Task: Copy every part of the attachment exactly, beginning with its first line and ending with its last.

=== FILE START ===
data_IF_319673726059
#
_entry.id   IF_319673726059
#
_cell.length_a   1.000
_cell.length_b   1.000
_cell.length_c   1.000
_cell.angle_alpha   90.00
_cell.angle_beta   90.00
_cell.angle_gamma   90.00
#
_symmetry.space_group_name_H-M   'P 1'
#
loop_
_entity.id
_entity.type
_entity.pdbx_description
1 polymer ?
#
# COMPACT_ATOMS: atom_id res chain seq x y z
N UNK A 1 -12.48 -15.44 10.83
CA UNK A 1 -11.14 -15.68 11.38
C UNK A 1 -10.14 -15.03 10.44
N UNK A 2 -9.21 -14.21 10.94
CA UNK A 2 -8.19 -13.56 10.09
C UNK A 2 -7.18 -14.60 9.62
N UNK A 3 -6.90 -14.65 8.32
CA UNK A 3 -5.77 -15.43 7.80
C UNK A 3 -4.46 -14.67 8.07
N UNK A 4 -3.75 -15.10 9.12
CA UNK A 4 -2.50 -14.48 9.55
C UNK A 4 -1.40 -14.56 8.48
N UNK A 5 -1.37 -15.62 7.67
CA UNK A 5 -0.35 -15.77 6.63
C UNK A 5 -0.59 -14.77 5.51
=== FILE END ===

data_IF_319673726059
#
_entry.id   IF_319673726059
#
_cell.length_a   1.000
_cell.length_b   1.000
_cell.length_c   1.000
_cell.angle_alpha   90.00
_cell.angle_beta   90.00
_cell.angle_gamma   90.00
#
_symmetry.space_group_name_H-M   'P 1'
#
loop_
_entity.id
_entity.type
_entity.pdbx_description
1 polymer ?
#
# COMPACT_ATOMS: atom_id res chain seq x y z
N UNK A 1 -12.48 -15.44 10.83
CA UNK A 1 -11.14 -15.68 11.38
C UNK A 1 -10.14 -15.03 10.44
N UNK A 2 -9.21 -14.21 10.94
CA UNK A 2 -8.19 -13.56 10.09
C UNK A 2 -7.18 -14.60 9.62
N UNK A 3 -6.90 -14.65 8.32
CA UNK A 3 -5.77 -15.43 7.80
C UNK A 3 -4.46 -14.67 8.07
N UNK A 4 -3.75 -15.10 9.12
CA UNK A 4 -2.50 -14.48 9.55
C UNK A 4 -1.40 -14.56 8.48
N UNK A 5 -1.37 -15.62 7.67
CA UNK A 5 -0.35 -15.77 6.63
C UNK A 5 -0.59 -14.77 5.51